While attending the opening ceremony of the 2020 Taiwan-US-Japan Trilateral Indo-Pacific Security Dialogue on the morning of December 8, President Tsai Ing-wen stated that in the face of the COVID-19 pandemic, Taiwan is ready and prepared to help those in need. She also expressed hope for working together to tackle the threats and challenges that beset our region and the world through trilateral engagement and strengthening mutually beneficial partnerships.
A transcript of President Tsai's remarks follows:
Before I begin, I would like to take this opportunity to thank the Project 2049 Institute, the Japan Institute of International Affairs and the Prospect Foundation for their hard work in making this important conference possible. I also want to thank former Assistant Secretary of State, Kurt Campbell, for joining us today. It has been a while since we last saw each other. I am happy to see you looking well and in good health. I very much look forward to listening to your talk.
As I have said before, 2020 has been a challenging year for everyone, with humanity facing unprecedented hurdles caused by the COVID-19 pandemic. The global economy has experienced a continuous downturn, and the way we think and live has changed forever. Critical events such as the pro-democracy movement in Hong Kong and the US presidential election, meanwhile, will significantly influence how we deal with geopolitics in our region in the future. The recent imprisonment of three young Hong Kong democracy activists serves as a stern reminder that we are once again presented with a fundamental decision to make, that is: we either defend democracy, or we surrender to the threat of authoritarianism.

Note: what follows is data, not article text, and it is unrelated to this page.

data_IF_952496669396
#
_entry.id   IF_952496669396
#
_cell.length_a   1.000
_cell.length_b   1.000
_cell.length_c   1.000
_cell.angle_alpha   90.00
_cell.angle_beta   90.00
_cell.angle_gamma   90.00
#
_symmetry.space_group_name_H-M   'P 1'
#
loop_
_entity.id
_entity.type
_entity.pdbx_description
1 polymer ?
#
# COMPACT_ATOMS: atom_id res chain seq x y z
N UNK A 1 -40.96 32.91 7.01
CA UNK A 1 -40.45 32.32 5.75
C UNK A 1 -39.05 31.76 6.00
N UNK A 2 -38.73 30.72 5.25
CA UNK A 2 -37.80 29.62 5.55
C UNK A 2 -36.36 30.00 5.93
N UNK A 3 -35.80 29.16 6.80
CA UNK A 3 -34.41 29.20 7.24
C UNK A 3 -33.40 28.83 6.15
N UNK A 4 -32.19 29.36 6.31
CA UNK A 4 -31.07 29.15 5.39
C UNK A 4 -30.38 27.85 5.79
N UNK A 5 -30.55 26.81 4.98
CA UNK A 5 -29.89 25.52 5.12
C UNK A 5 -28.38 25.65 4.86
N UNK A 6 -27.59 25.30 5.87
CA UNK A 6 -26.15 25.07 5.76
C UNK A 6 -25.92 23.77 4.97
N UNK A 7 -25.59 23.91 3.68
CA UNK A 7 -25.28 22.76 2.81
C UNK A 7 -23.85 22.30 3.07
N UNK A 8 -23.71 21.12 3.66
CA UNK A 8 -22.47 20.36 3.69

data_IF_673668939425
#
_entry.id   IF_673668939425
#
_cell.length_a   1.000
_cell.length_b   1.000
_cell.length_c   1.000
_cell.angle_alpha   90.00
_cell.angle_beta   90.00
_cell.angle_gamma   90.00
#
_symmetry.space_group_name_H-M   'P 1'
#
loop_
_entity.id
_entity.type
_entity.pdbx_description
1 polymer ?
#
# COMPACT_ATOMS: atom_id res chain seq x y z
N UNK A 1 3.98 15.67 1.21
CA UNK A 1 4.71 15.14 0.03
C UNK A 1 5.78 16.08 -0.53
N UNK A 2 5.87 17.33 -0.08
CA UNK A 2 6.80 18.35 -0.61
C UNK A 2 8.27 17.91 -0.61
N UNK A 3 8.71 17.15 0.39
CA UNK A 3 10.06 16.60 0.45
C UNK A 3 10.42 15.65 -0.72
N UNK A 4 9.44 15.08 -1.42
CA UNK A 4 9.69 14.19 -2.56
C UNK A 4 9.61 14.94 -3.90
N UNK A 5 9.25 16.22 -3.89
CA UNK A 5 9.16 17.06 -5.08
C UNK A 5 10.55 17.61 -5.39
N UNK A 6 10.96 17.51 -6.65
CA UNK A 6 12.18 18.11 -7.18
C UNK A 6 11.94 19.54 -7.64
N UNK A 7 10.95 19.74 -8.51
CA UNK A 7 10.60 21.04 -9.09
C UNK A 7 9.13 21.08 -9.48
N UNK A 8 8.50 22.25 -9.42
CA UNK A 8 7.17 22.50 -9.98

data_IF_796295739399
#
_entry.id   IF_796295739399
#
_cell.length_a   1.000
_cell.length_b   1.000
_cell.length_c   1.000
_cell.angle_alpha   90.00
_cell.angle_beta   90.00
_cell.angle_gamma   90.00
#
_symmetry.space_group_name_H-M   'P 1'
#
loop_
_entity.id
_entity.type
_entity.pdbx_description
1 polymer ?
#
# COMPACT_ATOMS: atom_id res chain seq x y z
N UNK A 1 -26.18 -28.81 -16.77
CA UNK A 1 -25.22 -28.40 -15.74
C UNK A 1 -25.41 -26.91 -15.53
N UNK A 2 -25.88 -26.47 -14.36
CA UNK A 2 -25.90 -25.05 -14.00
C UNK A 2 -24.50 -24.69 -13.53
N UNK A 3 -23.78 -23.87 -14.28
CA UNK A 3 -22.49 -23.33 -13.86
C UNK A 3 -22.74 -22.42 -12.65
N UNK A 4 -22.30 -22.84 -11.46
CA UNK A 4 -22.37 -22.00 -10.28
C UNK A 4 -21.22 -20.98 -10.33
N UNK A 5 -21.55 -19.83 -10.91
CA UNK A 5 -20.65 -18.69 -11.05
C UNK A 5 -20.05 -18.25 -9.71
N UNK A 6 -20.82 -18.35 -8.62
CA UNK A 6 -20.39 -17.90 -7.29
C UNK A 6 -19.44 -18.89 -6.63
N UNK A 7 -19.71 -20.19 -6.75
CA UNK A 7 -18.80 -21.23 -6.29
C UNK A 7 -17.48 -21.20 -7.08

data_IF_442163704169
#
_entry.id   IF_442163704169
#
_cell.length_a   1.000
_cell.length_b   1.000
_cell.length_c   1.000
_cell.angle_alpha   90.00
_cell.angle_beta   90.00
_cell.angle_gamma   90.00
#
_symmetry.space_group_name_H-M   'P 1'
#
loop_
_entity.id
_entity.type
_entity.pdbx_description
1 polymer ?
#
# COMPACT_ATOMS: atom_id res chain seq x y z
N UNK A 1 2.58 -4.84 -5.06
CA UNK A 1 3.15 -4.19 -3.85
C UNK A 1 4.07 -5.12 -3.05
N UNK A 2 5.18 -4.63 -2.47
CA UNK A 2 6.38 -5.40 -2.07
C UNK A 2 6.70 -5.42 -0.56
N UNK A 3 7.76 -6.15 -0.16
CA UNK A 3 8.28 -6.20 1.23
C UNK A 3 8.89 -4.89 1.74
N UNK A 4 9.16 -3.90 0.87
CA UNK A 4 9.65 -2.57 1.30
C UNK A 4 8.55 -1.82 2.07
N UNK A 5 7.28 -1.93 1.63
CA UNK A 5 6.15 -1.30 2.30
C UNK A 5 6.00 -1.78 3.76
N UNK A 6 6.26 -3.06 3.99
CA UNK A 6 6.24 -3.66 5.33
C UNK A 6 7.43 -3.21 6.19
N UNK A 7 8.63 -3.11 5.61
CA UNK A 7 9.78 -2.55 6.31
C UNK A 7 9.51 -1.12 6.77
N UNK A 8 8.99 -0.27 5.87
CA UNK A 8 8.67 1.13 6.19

But 2020 has also been a year of warmth, resilience, strength, and friendship. Despite the pandemic, Taiwan continued to welcome old and new friends, and formed partnerships with like-minded allies, particularly the United States, Japan, and the Czech Republic. This year has been riddled with trials and tribulations, but it has also allowed us to form and strengthen mutually beneficial partnerships. This is also why this year's trilateral security dialogue is crucial. Only through engagement and by working together can we tackle the threats and challenges that beset our region and the world.
While the COVID-19 pandemic kept us occupied, other forms of traditional and non-traditional threats also posed grave challenges. The South China Sea has become increasingly militarized. And authoritarian forces consistently attempt to violate the existing rules-based order. Taiwan has been at the receiving end of such military threats on a daily basis. We therefore understand the urgency of dealing with these threats. In addition, non-traditional threats such as natural disasters, international crime, threats to energy safety, maritime and cyber security, also need to be effectively addressed.
This year, we are commemorating the fifth anniversary of GCTF — the Global Cooperation and Training Framework. GCTF is a unique platform through which Taiwan and the US have set up workshops to train officials and experts to address non-traditional security and emerging global issues. Taiwan has also established a regional humanitarian assistance and disaster relief network under the GCTF umbrella. So when natural disasters occur, Taiwan and its regional partners are prepared to help.